With talk across the spectrum of the British polity of so-called “public goods”, it should surprise no-one that that a senior broadsheet journalist has jumped on the bandwagon, calling for newspapers to be subsidised “to protect great journalism”. Some in the National Union of Journalists appear to take the idea seriously, and a call for public subsidy will form part of a motion at the forthcoming NUJ Delegate Meeting in Newcastle.
David Leigh has taken this silliness a step further, in proposing that the proceeds of a two quid a month levy on broadband subscriptions be distributed based on the UK online readership of the newspapers in question. Not newspaper sales, but website click-throughs.
This would of course benefit Leigh’s Guardian greatly, given that it was the Guardian‘s Comment is Free website which blazed the trail for free-to-access online op-ed journalism and pseudo-blogging, arguably at the expense of news reporting (aka proper journalism). I should know, as for a couple of years following its inception in 2006 I used to write for Comment is Free, and much of what I contributed is crap. The old adage that you get what you pay for runs true enough.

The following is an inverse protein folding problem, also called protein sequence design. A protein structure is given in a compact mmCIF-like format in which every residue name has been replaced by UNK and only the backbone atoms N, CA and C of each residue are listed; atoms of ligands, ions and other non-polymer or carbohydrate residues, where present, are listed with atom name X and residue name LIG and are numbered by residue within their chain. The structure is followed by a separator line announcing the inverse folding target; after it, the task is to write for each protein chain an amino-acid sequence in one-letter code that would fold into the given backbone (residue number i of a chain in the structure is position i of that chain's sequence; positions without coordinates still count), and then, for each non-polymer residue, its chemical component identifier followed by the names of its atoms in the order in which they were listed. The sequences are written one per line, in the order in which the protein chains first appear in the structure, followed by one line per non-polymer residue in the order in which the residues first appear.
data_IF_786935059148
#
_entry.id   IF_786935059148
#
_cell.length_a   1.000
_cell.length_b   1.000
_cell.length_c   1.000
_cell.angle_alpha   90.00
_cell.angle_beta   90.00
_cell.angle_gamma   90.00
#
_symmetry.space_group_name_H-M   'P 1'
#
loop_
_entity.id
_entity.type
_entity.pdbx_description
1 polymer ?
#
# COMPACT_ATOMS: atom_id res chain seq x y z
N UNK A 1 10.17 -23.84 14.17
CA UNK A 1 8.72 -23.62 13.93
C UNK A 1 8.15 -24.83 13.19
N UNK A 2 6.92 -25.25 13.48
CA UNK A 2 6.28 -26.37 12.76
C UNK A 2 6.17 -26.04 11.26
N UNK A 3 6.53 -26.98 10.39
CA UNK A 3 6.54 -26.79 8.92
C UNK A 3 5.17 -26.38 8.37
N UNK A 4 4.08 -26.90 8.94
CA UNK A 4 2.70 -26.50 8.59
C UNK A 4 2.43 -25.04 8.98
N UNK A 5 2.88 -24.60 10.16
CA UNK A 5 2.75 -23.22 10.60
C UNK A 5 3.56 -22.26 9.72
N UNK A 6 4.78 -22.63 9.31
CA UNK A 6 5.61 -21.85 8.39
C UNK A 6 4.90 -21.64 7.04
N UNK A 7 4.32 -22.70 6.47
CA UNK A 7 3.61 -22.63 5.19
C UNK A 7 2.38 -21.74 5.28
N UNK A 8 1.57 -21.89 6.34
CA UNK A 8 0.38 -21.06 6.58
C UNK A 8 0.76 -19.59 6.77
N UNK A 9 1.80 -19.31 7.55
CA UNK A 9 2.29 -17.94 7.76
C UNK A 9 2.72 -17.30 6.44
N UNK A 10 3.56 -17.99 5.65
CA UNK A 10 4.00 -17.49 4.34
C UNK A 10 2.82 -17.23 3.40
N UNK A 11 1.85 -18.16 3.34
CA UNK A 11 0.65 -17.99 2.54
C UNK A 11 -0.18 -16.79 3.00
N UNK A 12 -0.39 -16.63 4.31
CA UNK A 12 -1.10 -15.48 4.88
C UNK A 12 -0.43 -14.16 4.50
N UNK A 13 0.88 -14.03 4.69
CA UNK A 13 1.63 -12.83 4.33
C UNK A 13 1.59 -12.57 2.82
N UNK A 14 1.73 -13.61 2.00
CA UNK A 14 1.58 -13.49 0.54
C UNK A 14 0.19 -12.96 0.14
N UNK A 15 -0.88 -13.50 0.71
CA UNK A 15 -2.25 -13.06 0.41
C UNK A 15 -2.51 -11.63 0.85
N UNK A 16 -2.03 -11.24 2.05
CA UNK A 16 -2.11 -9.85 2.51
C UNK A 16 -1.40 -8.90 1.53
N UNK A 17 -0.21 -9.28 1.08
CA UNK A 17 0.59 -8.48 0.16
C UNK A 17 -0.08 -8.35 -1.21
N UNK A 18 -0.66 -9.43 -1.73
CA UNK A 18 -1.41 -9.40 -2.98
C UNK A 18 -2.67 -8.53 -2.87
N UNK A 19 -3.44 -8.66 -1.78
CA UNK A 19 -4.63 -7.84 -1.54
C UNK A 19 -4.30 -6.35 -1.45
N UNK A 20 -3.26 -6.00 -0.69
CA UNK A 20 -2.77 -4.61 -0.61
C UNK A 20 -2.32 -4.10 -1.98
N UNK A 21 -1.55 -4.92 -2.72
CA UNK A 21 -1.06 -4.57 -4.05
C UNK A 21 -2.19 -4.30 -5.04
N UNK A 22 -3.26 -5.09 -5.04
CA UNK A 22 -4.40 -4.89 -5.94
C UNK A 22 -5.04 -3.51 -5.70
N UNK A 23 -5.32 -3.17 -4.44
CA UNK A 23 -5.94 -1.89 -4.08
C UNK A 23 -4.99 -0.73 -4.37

Other publications such as the Mail and Telegraph have followed the Guardian example, while the bulk of Times Newspapers content is hidden behind a pay-wall. Say what you will about Murdoch and his business and employment practices, but the quality of comment journalism in the Times has not deteriorated in the same way it has at the Guardian.
As for the detail of newspaper subsidies, Leigh provides some rough figures by way of illustration. For example, the Telegraph Group, Associated Newspapers and the Guardian Media Group would each receive in the region of 20% of the subsidy, which equates to around £100 million a year in hard cash. Very nice.
From a cursory glance at the comments following Leigh’s Guardian article, I see that the public subsidy proposal is given short shrift by the more considered contributors, of which there are a few in Guardianland. But then, since publishers rarely consider what their customers think (other than as regards shopping habits), I can see the subsidy idea forming part of media industry lobbying of government. After all, if the state is willing to throw good public money after bad bankers and the like, why not publishers too?
Should journalists support the public subsidy of newspapers? With editorial budgets being slashed across the industry it is certainly tempting. Subsidies could save our sorry journalistic arses, but it is a monumentally bad idea based on thoroughly unsound thinking.
For one thing the media is not a public good per se. Sorting good media from bad is surely a task for the consumers of our product, and, given that bad journalism attracts online comment more readily than the “great journalism” beloved of David Leigh, online readership is a poor metric for quality control and public pot-sharing.
Worst of all, the thought of state subsidy of a supposedly free press gives me the ethical willies.